12.1.3 A High-Pass Filter with Gain 806
12.1.4 Band-Pass Filter 808
12.1.5 The Tow-Thomas Biquad 811
12.1.6 Magnitude and Frequency Scaling 815
12.2 Switched-Capacitor Circuits 817
12.2.1 A Switched-Capacitor Integrator 817
12.2.2 Noninverting SC Integrator 819
12.2.3 Switched-Capacitor Filters 821
12.3 Digital-to-Analog Conversion 824
12.3.1 D/A Converter Fundamentals 824
12.3.2 D/A Converter Errors 825
12.3.3 Digital-to-Analog Converter
Circuits 828
12.4 Analog-to-Digital Conversion 835
12.4.1 A/D Converter Fundamentals 836
12.4.2 Analog-to-Digital Converter Errors 837
12.4.3 Basic A/D Conversion Techniques 838
12.5 Nonlinear Circuit Applications 851
12.5.1 A Precision Half-Wave Rectifier 851
12.5.2 Nonsaturating Precision-Rectifier
Circuit 852
12.5.3 An AC Voltmeter 853
12.6 Circuits Using Positive Feedback 854
12.6.1 The Comparator and Schmitt
Trigger 854
12.6.2 The Astable Multivibrator 857
12.6.3 The Monostable Multivibrator or One
Shot 859
Summary 861
Key Terms 863
References 863
Additional Reading 864
Problems 864
C H A P T E R 13
SMALL-SIGNAL MODELING AND
LINEAR AMPLIFICATION 871
13.1 The Transistor as an Amplifier 873
13.1.1 The BJT Amplifier 873
13.1.2 The MOSFET Amplifier 875
13.2 Coupling and Bypass Capacitors 876
13.3 Circuit Analysis Using dc and ac Equivalent
Circuits 878
13.3.1 Menu for dc and ac Analysis 879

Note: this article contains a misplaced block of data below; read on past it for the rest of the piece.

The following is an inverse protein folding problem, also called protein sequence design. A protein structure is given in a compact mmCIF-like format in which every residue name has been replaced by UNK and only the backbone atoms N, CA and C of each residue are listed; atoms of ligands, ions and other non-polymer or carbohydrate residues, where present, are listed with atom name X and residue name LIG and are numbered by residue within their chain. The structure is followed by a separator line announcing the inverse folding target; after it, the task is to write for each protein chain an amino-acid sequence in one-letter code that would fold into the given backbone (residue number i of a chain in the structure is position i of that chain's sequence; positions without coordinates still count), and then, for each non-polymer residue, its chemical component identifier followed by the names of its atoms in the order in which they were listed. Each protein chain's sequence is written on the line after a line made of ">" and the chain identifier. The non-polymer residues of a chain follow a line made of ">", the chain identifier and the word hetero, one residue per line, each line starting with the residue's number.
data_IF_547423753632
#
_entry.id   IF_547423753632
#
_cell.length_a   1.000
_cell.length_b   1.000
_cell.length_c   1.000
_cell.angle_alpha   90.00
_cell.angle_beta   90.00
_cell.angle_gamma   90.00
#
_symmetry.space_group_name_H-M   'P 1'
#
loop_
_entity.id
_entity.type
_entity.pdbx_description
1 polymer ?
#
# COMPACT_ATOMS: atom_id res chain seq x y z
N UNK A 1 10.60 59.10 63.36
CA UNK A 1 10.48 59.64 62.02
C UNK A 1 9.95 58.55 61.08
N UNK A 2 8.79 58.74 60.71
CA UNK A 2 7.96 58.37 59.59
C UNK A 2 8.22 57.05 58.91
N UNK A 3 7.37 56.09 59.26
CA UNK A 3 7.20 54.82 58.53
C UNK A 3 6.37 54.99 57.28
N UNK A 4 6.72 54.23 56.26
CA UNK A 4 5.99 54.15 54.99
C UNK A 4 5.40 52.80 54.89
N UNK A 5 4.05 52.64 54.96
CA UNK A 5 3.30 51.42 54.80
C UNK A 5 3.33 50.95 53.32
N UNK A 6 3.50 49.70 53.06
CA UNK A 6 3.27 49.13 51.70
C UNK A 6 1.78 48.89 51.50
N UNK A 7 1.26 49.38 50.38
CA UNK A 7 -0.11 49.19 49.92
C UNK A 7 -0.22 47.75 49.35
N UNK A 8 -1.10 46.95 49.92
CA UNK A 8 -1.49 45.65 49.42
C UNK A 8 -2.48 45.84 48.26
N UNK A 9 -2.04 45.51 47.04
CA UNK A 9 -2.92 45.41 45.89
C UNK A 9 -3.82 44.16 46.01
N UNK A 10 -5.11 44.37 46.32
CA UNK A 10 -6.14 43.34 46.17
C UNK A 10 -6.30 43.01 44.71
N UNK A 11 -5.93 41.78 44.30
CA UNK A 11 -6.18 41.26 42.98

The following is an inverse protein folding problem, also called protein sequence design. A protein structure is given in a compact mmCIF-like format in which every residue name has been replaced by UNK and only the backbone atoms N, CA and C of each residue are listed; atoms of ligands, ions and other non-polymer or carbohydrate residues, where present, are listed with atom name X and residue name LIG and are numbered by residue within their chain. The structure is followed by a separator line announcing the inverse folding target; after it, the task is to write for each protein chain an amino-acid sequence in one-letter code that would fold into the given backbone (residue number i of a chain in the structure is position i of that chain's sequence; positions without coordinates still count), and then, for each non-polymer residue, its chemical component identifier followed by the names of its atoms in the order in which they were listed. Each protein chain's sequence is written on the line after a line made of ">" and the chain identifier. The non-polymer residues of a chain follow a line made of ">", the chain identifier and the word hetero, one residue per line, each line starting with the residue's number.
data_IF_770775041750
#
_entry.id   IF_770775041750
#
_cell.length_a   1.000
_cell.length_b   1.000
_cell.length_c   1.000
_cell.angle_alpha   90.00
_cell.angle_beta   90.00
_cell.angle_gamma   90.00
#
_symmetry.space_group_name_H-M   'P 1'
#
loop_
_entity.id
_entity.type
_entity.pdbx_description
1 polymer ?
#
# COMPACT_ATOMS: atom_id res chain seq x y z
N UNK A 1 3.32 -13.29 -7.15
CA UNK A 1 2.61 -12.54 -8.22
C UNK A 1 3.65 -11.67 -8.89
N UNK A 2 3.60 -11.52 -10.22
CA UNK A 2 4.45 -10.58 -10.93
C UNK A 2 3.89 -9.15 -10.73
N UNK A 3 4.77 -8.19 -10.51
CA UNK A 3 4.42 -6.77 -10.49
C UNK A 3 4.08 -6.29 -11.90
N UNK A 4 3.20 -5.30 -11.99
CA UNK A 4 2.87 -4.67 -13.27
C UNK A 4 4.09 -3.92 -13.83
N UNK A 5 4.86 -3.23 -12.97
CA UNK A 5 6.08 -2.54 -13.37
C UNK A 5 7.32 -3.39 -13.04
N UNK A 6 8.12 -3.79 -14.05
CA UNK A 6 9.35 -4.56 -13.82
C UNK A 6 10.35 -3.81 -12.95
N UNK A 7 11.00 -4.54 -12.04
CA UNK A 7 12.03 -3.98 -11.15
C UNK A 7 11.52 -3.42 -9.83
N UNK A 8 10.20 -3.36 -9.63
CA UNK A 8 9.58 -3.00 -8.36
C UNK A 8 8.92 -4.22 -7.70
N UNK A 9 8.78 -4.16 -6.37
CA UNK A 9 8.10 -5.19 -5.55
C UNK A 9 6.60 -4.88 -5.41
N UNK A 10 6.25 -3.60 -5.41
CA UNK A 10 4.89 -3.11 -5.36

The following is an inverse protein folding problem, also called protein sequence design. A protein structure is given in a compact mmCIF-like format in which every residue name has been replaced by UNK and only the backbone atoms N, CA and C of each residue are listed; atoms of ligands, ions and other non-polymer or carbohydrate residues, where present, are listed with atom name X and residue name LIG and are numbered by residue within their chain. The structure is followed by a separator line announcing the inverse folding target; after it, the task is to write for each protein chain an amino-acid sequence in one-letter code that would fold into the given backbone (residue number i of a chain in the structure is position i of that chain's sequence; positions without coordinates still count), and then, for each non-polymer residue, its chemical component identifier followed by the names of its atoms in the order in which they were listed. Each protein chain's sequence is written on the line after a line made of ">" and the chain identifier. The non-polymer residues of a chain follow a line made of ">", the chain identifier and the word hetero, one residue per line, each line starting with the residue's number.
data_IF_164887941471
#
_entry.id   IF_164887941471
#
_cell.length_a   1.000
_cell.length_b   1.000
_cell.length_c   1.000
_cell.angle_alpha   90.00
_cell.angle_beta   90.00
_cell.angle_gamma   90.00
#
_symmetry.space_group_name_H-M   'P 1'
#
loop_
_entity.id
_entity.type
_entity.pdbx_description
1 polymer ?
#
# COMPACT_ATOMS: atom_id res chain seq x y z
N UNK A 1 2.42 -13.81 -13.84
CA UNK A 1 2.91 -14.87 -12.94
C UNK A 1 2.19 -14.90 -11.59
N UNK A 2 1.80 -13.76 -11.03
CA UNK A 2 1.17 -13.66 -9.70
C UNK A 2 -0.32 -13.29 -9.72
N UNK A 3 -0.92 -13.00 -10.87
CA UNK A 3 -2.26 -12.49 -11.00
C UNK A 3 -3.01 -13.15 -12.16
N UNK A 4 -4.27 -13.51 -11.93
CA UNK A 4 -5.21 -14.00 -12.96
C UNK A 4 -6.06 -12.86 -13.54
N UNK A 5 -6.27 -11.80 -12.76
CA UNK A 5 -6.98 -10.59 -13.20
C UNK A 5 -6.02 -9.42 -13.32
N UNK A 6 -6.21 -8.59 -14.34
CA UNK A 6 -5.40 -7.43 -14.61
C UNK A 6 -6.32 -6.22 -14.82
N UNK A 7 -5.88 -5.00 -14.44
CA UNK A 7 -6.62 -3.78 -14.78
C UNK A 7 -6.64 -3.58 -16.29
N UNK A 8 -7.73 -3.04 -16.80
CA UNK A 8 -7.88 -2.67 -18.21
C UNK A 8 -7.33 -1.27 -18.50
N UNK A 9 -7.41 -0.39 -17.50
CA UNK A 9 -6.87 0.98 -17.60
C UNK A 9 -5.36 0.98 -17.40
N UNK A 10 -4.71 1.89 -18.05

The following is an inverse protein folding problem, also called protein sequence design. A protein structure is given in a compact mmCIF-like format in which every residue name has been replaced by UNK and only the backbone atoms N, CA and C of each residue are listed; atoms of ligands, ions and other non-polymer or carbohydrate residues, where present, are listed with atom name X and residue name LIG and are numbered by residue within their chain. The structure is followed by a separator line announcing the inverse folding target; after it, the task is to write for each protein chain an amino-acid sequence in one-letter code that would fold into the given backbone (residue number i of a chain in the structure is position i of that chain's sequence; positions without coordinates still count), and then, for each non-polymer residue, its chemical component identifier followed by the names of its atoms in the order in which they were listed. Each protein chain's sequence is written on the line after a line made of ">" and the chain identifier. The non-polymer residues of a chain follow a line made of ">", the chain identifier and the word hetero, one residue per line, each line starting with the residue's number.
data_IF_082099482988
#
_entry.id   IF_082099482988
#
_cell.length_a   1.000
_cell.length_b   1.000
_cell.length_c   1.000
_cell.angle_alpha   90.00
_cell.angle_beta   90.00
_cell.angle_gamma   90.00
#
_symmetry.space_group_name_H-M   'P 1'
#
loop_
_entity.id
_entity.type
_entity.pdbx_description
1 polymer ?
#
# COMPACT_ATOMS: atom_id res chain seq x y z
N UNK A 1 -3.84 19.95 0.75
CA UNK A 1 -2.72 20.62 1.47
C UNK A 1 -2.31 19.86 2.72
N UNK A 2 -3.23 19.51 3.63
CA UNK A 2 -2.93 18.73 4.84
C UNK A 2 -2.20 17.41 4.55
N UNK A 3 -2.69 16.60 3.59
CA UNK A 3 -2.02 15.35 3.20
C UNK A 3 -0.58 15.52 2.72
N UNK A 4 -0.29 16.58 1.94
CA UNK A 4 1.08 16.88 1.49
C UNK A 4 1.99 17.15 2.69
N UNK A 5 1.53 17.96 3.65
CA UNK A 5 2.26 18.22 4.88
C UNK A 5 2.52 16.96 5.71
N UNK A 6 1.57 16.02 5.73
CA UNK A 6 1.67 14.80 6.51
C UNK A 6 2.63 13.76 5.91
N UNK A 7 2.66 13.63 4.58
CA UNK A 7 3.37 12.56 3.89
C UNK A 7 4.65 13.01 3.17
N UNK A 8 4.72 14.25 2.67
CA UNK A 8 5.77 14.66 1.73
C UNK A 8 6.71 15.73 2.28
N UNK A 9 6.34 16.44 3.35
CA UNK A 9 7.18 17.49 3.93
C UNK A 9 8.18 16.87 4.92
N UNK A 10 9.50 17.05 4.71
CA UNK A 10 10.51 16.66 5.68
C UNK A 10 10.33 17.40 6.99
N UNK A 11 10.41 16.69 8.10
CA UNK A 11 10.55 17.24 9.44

13.4 Introduction to Small-Signal Modeling 883
13.4.1 Graphical Interpretation of the
Small-Signal Behavior of the
Diode 883
13.4.2 Small-Signal Modeling
of the Diode 885
13.4.3 A Current-Controlled Attenuator 887
13.5 Small-Signal Models for Bipolar Junction
Transistors 888
13.5.1 The Hybrid-Pi Model 891
13.5.2 Small-Signal Current Gain 891
13.5.3 The Amplification Factor
of the BJT 892
13.5.4 Equivalent Forms of the Small-Signal
Model 894
13.5.5 Definition of a Small Signal for
the Bipolar Transistor 894
13.5.6 Small-Signal Model for the
pnp Transistor 896
13.5.7 ac Analysis Versus Transient Analysis
in SPICE 897
xiv Contents
13.6 The BJT Common-Emitter (C-E)
Amplifier 897
13.6.1 Voltage Gain of the Common-Emitter
Amplifier 899
13.6.2 Model Simplifications 902
13.6.3 A Design Guide for the Common-Emitter
Amplifier with Resistive Load 903
13.6.4 Common-Emitter Voltage Gain Upper
Bound 904
13.7 Small-Signal Models for Field-Effect
Transistors 907
13.7.1 Small-Signal Model for
the MOSFET 907
13.7.2 Amplification Factor of
the MOSFET 910
13.7.3 Definition of Small-Signal Operation
for the MOSFET 911
13.7.4 Body Effect in the Four-Terminal
MOSFET 912
13.7.5 Small-Signal Model for the PMOS
Transistor 913
13.7.6 Small-Signal Model for the Junction
Field-Effect Transistor 914
13.8 Summary and Comparison of the Small-Signal
Models of the BJT and FET 916
13.9 The Common-Source Amplifier 917
13.9.1 Voltage Gain of the Common-Source
Amplifier 917
13.9.2 A Design Guide for the Common-Source
Amplifier with Resistive Load 923
13.10 Input and Output Resistances of the
Common-Emitter and Common-Source
Amplifiers 925
13.10.1 Common-Emitter Input
Resistance 926
13.10.2 Common-Source Input Resistance 928
13.10.3 Common-Emitter Output
Resistance 929
13.10.4 Common-Source Output